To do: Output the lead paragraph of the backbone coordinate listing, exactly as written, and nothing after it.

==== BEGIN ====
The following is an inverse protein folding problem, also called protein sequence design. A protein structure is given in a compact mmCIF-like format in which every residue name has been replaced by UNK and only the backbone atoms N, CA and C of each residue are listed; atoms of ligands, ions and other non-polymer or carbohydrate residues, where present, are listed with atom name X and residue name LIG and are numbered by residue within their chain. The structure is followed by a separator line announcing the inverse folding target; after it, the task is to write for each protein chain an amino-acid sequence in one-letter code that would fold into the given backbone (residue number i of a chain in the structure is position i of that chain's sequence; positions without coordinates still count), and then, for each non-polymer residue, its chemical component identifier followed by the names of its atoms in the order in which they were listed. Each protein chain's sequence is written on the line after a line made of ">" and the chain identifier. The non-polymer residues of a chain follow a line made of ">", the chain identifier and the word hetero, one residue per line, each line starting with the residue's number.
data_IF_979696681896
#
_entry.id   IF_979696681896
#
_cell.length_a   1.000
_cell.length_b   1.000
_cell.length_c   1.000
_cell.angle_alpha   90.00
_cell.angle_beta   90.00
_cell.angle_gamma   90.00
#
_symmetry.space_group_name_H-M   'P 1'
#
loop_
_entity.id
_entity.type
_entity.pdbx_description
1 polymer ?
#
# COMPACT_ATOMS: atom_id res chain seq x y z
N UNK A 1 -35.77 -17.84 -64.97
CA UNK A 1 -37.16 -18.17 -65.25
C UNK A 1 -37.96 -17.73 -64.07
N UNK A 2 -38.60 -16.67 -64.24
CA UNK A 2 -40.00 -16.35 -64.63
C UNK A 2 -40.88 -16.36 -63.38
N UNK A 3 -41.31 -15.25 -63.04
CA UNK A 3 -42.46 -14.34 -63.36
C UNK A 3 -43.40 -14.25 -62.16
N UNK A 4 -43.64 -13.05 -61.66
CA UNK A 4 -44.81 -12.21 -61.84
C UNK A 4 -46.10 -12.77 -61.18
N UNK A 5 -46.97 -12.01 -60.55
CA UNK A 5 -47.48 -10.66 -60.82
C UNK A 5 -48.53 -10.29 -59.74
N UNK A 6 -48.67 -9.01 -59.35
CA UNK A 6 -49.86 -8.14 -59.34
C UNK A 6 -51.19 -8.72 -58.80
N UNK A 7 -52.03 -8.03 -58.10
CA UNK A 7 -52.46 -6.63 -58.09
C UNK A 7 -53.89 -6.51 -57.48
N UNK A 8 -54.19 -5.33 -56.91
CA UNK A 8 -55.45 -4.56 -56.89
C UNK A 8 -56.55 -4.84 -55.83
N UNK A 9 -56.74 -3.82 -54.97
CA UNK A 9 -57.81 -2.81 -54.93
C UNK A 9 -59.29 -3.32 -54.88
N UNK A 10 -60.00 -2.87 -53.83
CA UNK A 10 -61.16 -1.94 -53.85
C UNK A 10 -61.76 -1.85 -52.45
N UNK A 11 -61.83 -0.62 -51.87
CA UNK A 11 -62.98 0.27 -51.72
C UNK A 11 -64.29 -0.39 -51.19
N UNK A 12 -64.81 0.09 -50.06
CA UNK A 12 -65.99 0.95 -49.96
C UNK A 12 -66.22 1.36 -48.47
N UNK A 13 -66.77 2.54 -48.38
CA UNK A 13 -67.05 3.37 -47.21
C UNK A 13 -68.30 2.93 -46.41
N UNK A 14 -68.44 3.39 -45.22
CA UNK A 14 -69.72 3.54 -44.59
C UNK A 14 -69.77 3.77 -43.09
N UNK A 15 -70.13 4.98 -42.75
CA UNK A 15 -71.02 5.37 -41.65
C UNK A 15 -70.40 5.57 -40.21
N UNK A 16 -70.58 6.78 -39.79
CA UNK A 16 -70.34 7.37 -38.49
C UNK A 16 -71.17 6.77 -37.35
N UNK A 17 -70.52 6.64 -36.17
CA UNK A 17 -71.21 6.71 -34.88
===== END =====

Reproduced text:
The following is an inverse protein folding problem, also called protein sequence design. A protein structure is given in a compact mmCIF-like format in which every residue name has been replaced by UNK and only the backbone atoms N, CA and C of each residue are listed; atoms of ligands, ions and other non-polymer or carbohydrate residues, where present, are listed with atom name X and residue name LIG and are numbered by residue within their chain. The structure is followed by a separator line announcing the inverse folding target; after it, the task is to write for each protein chain an amino-acid sequence in one-letter code that would fold into the given backbone (residue number i of a chain in the structure is position i of that chain's sequence; positions without coordinates still count), and then, for each non-polymer residue, its chemical component identifier followed by the names of its atoms in the order in which they were listed. Each protein chain's sequence is written on the line after a line made of ">" and the chain identifier. The non-polymer residues of a chain follow a line made of ">", the chain identifier and the word hetero, one residue per line, each line starting with the residue's number.